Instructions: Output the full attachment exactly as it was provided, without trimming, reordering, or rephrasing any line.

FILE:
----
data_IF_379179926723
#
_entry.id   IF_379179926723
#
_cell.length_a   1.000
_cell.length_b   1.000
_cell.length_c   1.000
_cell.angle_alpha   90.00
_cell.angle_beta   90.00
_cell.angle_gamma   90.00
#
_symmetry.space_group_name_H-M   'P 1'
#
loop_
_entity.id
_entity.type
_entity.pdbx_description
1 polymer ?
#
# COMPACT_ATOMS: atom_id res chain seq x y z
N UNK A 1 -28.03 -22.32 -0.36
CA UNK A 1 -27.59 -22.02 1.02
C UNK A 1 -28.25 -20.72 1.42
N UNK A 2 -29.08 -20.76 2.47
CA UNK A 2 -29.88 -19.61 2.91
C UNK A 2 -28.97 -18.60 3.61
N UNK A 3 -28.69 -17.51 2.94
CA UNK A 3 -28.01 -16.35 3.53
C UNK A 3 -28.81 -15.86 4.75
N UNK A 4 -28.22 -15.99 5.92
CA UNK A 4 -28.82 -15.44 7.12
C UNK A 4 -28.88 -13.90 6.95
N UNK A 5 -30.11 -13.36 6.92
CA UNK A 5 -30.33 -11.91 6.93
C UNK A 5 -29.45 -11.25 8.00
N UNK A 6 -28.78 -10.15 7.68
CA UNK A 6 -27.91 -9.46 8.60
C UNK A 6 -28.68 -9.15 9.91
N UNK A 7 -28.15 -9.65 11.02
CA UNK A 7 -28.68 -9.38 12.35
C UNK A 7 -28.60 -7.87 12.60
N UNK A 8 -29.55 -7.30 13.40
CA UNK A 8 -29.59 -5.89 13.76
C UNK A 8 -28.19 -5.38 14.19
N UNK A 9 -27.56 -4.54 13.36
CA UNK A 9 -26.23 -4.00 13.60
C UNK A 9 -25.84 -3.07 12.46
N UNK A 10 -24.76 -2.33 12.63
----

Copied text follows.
data_IF_379179926723
#
_entry.id   IF_379179926723
#
_cell.length_a   1.000
_cell.length_b   1.000
_cell.length_c   1.000
_cell.angle_alpha   90.00
_cell.angle_beta   90.00
_cell.angle_gamma   90.00
#
_symmetry.space_group_name_H-M   'P 1'
#
loop_
_entity.id
_entity.type
_entity.pdbx_description
1 polymer ?
#
# COMPACT_ATOMS: atom_id res chain seq x y z
N UNK A 1 -28.03 -22.32 -0.36
CA UNK A 1 -27.59 -22.02 1.02
C UNK A 1 -28.25 -20.72 1.42
N UNK A 2 -29.08 -20.76 2.47
CA UNK A 2 -29.88 -19.61 2.91
C UNK A 2 -28.97 -18.60 3.61
N UNK A 3 -28.69 -17.51 2.94
CA UNK A 3 -28.01 -16.35 3.53
C UNK A 3 -28.81 -15.86 4.75
N UNK A 4 -28.22 -15.99 5.92
CA UNK A 4 -28.82 -15.44 7.12
C UNK A 4 -28.88 -13.90 6.95
N UNK A 5 -30.11 -13.36 6.92
CA UNK A 5 -30.33 -11.91 6.93
C UNK A 5 -29.45 -11.25 8.00
N UNK A 6 -28.78 -10.15 7.68
CA UNK A 6 -27.91 -9.46 8.60
C UNK A 6 -28.68 -9.15 9.91
N UNK A 7 -28.15 -9.65 11.02
CA UNK A 7 -28.68 -9.38 12.35
C UNK A 7 -28.60 -7.87 12.60
N UNK A 8 -29.55 -7.30 13.40
CA UNK A 8 -29.59 -5.89 13.76
C UNK A 8 -28.19 -5.38 14.19
N UNK A 9 -27.56 -4.54 13.36
CA UNK A 9 -26.23 -4.00 13.60
C UNK A 9 -25.84 -3.07 12.46
N UNK A 10 -24.76 -2.33 12.63